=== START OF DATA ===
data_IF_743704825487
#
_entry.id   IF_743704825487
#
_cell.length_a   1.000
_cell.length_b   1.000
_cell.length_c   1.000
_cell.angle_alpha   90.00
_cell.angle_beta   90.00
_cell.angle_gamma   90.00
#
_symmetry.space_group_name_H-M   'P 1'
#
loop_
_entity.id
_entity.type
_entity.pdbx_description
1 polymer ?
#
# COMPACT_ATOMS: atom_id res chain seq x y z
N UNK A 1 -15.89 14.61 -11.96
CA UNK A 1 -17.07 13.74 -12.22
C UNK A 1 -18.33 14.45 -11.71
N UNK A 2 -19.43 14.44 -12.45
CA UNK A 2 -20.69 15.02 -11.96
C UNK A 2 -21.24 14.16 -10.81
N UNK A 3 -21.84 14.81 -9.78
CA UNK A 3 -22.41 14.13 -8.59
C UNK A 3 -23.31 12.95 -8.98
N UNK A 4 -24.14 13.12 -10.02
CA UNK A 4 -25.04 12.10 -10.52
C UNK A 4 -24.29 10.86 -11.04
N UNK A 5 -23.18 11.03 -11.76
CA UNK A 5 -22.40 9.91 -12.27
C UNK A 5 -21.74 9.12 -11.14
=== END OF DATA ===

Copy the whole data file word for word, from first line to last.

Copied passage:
data_IF_743704825487
#
_entry.id   IF_743704825487
#
_cell.length_a   1.000
_cell.length_b   1.000
_cell.length_c   1.000
_cell.angle_alpha   90.00
_cell.angle_beta   90.00
_cell.angle_gamma   90.00
#
_symmetry.space_group_name_H-M   'P 1'
#
loop_
_entity.id
_entity.type
_entity.pdbx_description
1 polymer ?
#
# COMPACT_ATOMS: atom_id res chain seq x y z
N UNK A 1 -15.89 14.61 -11.96
CA UNK A 1 -17.07 13.74 -12.22
C UNK A 1 -18.33 14.45 -11.71
N UNK A 2 -19.43 14.44 -12.45
CA UNK A 2 -20.69 15.02 -11.96
C UNK A 2 -21.24 14.16 -10.81
N UNK A 3 -21.84 14.81 -9.78
CA UNK A 3 -22.41 14.13 -8.59
C UNK A 3 -23.31 12.95 -8.98
N UNK A 4 -24.14 13.12 -10.02
CA UNK A 4 -25.04 12.10 -10.52
C UNK A 4 -24.29 10.86 -11.04
N UNK A 5 -23.18 11.03 -11.76
CA UNK A 5 -22.40 9.91 -12.27
C UNK A 5 -21.74 9.12 -11.14